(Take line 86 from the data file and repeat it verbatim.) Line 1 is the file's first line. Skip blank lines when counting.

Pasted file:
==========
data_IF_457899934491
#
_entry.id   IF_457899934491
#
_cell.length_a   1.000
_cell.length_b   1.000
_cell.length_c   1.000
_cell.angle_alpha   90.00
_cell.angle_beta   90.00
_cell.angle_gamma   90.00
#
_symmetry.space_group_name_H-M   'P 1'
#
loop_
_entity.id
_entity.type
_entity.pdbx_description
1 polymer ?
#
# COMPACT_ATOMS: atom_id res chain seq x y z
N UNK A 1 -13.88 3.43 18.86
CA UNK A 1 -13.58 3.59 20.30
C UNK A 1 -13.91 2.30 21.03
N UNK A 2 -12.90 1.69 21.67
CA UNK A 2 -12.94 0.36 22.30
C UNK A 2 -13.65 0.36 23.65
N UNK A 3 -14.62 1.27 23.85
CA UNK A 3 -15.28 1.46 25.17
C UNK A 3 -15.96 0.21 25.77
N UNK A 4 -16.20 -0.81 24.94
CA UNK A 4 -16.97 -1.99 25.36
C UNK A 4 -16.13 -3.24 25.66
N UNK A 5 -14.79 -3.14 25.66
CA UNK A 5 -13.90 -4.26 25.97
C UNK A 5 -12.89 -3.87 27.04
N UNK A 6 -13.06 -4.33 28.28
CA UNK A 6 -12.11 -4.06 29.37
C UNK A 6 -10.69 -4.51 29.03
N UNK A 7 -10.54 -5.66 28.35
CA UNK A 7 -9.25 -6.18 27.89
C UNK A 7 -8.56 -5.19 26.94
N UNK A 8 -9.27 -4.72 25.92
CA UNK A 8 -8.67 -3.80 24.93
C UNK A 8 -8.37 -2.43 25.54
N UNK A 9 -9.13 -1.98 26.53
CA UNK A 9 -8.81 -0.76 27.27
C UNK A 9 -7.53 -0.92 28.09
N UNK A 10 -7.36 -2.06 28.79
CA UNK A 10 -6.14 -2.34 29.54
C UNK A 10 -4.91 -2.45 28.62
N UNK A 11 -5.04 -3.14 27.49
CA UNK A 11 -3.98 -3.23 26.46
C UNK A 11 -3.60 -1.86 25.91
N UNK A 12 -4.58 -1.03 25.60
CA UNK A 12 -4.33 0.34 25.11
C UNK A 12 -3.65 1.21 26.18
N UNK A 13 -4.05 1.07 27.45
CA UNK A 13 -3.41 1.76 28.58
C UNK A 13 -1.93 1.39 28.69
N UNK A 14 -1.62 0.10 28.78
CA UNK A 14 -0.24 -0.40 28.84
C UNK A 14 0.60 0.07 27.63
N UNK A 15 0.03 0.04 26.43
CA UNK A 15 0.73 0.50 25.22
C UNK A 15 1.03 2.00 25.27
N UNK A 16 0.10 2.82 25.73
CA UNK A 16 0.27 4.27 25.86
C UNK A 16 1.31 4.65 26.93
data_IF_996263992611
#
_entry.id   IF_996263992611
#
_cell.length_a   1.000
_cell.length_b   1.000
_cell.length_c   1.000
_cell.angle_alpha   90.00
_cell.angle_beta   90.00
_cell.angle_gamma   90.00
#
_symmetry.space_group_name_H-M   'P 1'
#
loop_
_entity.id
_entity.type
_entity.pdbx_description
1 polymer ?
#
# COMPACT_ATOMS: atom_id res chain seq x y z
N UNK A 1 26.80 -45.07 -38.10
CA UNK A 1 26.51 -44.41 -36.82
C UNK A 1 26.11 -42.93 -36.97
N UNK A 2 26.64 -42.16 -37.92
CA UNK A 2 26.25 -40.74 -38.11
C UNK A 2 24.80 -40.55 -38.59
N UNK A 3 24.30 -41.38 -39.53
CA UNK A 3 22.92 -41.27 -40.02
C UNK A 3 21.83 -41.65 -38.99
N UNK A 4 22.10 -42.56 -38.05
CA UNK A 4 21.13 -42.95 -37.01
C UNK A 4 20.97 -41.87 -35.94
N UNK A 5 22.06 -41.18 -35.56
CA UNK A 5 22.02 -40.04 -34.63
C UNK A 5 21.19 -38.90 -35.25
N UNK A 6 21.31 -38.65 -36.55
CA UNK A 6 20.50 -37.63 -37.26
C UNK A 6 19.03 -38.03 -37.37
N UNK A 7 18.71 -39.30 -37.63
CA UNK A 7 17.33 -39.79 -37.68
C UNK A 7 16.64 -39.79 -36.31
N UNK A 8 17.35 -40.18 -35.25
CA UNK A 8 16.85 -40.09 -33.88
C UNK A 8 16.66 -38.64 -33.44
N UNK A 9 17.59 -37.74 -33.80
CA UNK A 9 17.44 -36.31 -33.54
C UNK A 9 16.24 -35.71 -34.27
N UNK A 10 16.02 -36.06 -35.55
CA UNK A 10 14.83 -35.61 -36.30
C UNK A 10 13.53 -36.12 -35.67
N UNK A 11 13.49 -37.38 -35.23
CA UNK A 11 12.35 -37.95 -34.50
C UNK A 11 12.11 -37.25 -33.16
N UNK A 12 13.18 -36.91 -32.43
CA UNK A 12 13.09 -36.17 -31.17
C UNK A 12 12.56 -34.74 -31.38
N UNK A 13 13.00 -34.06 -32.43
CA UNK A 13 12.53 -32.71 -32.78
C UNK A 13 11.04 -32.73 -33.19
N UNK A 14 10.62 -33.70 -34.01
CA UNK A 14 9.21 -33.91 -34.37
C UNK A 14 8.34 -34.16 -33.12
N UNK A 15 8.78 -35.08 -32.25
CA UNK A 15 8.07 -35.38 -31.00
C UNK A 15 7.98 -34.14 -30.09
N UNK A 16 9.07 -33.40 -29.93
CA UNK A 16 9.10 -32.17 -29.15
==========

1 polymer ?